Table E-2. Counties
Table E-3. Metropolitan Area
Table E-4. Cities
Appendix A. Source Notes and Explanations
Appendix B. Core Based Statistical Areas and Components (as defined February 2013)
Appendix C. Cities by County
Most Americans live in families, defined by the Census Bureau as persons related by birth, marriage, or adoption. Family households can include persons who are not family members, and nonfamily households often include persons with close personal relationships. This book includes a selection of data from the American Community Survey that helps us describe American living arrangements, relationships, marriages, births, children, and incomes. Part A includes information on types of households. Part B is about relationships, defining the variety of people who can make up a household. Part C includes details on marital status, marital history, and recent births. Part D summarizes the living arrangements of children and the employment patterns of their parents. Part E includes information about income for the various types of households. Each section includes a large selection of information for the United States, the 50 states, and the District of Columbia. This is followed by a more limited selection of data for 381 metropolitan areas, 980 counties with populations of 50,000 or more, and 795 cities with populations of 50,000 or more.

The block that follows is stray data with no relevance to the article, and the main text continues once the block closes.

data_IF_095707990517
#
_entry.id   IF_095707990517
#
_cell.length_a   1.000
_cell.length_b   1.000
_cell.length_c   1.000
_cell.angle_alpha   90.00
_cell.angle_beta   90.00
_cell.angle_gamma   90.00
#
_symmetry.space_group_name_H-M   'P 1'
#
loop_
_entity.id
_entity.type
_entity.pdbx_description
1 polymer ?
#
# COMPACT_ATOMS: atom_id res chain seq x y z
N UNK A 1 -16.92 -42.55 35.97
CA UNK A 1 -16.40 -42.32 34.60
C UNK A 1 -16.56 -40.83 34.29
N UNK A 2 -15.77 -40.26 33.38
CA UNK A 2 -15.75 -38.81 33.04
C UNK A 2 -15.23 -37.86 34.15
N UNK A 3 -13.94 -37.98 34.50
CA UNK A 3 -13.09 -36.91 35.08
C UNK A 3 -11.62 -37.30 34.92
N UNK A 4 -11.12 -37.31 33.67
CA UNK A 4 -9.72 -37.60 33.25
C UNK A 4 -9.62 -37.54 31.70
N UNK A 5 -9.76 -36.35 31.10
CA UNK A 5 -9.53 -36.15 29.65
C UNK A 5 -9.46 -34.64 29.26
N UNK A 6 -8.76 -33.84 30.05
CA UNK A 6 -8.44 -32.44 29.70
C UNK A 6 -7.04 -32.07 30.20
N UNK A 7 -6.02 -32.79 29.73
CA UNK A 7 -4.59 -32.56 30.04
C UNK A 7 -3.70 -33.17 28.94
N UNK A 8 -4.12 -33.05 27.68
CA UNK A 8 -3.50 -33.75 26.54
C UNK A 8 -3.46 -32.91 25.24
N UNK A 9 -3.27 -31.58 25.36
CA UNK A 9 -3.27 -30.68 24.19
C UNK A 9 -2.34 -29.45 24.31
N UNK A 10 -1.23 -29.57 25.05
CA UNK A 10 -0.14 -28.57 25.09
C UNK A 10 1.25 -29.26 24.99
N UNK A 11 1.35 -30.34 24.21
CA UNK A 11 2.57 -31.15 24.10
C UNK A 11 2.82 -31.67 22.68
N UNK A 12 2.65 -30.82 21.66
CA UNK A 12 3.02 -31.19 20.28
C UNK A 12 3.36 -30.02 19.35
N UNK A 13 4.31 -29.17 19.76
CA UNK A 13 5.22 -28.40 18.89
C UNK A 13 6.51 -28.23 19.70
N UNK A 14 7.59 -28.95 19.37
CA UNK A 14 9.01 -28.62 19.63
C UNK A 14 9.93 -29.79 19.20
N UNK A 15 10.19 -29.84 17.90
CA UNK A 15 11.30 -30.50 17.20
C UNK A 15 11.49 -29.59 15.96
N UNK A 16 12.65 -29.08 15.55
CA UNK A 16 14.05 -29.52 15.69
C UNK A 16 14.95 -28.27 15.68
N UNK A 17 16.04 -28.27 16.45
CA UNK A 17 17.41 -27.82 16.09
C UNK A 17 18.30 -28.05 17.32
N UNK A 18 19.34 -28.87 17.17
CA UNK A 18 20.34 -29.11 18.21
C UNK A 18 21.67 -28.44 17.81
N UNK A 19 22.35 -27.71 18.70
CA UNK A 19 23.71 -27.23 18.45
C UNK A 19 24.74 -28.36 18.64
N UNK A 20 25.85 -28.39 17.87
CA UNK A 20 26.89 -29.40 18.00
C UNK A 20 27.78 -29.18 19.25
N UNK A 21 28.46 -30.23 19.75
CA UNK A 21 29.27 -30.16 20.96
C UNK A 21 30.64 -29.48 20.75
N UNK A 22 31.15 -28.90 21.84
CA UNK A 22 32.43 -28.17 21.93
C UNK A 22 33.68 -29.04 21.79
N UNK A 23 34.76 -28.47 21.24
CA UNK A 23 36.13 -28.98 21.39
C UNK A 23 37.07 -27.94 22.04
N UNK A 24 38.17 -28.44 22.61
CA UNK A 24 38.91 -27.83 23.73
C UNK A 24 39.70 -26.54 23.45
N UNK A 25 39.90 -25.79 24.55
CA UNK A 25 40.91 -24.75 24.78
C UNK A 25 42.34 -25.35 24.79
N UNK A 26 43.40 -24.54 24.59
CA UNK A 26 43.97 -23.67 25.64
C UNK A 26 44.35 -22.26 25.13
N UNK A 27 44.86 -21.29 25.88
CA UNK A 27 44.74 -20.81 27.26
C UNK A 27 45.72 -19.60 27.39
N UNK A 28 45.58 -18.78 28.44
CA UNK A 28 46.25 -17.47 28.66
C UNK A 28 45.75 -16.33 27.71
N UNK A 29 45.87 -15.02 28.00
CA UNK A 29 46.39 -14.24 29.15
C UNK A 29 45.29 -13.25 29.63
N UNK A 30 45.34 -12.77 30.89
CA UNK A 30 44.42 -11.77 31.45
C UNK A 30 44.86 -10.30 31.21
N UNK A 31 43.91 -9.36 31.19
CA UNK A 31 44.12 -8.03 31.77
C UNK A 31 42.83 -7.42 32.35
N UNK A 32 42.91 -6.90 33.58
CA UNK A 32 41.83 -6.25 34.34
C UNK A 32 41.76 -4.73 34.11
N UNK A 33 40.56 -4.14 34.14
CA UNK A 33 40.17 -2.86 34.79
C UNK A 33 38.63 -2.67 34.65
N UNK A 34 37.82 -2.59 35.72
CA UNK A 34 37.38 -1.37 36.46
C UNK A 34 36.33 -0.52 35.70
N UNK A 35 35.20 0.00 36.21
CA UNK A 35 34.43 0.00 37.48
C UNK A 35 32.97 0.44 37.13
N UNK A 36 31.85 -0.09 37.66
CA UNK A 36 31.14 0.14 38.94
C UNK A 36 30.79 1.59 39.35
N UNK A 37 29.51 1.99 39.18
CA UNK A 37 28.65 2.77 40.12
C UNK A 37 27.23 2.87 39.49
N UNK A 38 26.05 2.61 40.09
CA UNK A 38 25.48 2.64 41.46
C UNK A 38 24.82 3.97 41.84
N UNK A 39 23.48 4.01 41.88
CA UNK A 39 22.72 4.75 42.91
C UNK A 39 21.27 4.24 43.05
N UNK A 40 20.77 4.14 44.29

Although most Americans have always lived in family households, the proportions have changed dramatically over the past half-century. In 1950, nearly 90 percent of households were family households and the proportion remained over 80 percent in 1960 and 1970. The very high birth rates of the baby boom in the 1950s and 1960s were followed by historically low birth rates in the 1970s. The proportion of family households fell to 73.2 percent in 1980 and by 2010 it had dropped to 66.4 percent. As the baby boom population formed new households, the proportion of one-person households increased from 9.3 percent in 1950 to 22.7 percent in 1980. The millennial generation continued this trend and one-person households rose to 26.7 percent in 2010. Family households with children were more than half of families in 1950 through 1980, but dropped to 44.8 percent of families by 2010, as birth rates remained low and hit even lower levels than in the 1970s.